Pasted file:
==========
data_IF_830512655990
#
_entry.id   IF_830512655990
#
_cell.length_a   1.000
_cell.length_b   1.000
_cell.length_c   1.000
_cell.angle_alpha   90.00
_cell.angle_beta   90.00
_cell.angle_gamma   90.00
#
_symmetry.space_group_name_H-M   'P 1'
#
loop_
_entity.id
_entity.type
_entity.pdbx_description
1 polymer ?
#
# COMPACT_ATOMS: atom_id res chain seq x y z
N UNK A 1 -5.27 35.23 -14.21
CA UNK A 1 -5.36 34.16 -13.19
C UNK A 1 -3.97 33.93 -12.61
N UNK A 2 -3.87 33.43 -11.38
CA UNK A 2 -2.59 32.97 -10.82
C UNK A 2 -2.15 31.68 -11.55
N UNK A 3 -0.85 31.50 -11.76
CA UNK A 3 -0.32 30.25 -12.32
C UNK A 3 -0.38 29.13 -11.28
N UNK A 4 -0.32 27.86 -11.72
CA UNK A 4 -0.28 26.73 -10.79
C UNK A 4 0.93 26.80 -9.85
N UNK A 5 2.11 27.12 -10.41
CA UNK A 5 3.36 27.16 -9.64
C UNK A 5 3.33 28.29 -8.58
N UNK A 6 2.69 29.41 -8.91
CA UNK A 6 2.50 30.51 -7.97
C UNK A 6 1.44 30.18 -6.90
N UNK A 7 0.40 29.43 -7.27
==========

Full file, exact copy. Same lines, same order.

data_IF_830512655990
#
_entry.id   IF_830512655990
#
_cell.length_a   1.000
_cell.length_b   1.000
_cell.length_c   1.000
_cell.angle_alpha   90.00
_cell.angle_beta   90.00
_cell.angle_gamma   90.00
#
_symmetry.space_group_name_H-M   'P 1'
#
loop_
_entity.id
_entity.type
_entity.pdbx_description
1 polymer ?
#
# COMPACT_ATOMS: atom_id res chain seq x y z
N UNK A 1 -5.27 35.23 -14.21
CA UNK A 1 -5.36 34.16 -13.19
C UNK A 1 -3.97 33.93 -12.61
N UNK A 2 -3.87 33.43 -11.38
CA UNK A 2 -2.59 32.97 -10.82
C UNK A 2 -2.15 31.68 -11.55
N UNK A 3 -0.85 31.50 -11.76
CA UNK A 3 -0.32 30.25 -12.32
C UNK A 3 -0.38 29.13 -11.28
N UNK A 4 -0.32 27.86 -11.72
CA UNK A 4 -0.28 26.73 -10.79
C UNK A 4 0.93 26.80 -9.85
N UNK A 5 2.11 27.12 -10.41
CA UNK A 5 3.36 27.16 -9.64
C UNK A 5 3.33 28.29 -8.58
N UNK A 6 2.69 29.41 -8.91
CA UNK A 6 2.50 30.51 -7.97
C UNK A 6 1.44 30.18 -6.90
N UNK A 7 0.40 29.43 -7.27